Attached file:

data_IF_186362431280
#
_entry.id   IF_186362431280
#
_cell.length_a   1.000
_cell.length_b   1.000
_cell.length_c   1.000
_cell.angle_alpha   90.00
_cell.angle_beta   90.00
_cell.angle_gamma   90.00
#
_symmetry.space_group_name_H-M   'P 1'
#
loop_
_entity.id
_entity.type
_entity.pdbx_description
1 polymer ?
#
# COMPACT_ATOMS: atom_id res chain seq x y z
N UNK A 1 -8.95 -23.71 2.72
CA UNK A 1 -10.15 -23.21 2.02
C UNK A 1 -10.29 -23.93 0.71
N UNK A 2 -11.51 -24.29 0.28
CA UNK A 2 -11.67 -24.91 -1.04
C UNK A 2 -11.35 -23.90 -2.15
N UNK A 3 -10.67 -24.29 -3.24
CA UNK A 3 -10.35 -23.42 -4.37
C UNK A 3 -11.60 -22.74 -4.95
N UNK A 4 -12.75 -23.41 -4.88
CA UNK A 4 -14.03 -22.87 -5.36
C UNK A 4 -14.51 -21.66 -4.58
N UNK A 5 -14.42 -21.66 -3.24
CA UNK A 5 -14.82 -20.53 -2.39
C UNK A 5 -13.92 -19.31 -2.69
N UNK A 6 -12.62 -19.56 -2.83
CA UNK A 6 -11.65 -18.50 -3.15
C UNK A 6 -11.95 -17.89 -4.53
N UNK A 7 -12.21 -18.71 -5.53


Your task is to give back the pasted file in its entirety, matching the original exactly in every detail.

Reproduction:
data_IF_186362431280
#
_entry.id   IF_186362431280
#
_cell.length_a   1.000
_cell.length_b   1.000
_cell.length_c   1.000
_cell.angle_alpha   90.00
_cell.angle_beta   90.00
_cell.angle_gamma   90.00
#
_symmetry.space_group_name_H-M   'P 1'
#
loop_
_entity.id
_entity.type
_entity.pdbx_description
1 polymer ?
#
# COMPACT_ATOMS: atom_id res chain seq x y z
N UNK A 1 -8.95 -23.71 2.72
CA UNK A 1 -10.15 -23.21 2.02
C UNK A 1 -10.29 -23.93 0.71
N UNK A 2 -11.51 -24.29 0.28
CA UNK A 2 -11.67 -24.91 -1.04
C UNK A 2 -11.35 -23.90 -2.15
N UNK A 3 -10.67 -24.29 -3.24
CA UNK A 3 -10.35 -23.42 -4.37
C UNK A 3 -11.60 -22.74 -4.95
N UNK A 4 -12.75 -23.41 -4.88
CA UNK A 4 -14.03 -22.87 -5.36
C UNK A 4 -14.51 -21.66 -4.58
N UNK A 5 -14.42 -21.66 -3.24
CA UNK A 5 -14.82 -20.53 -2.39
C UNK A 5 -13.92 -19.31 -2.69
N UNK A 6 -12.62 -19.56 -2.83
CA UNK A 6 -11.65 -18.50 -3.15
C UNK A 6 -11.95 -17.89 -4.53
N UNK A 7 -12.21 -18.71 -5.53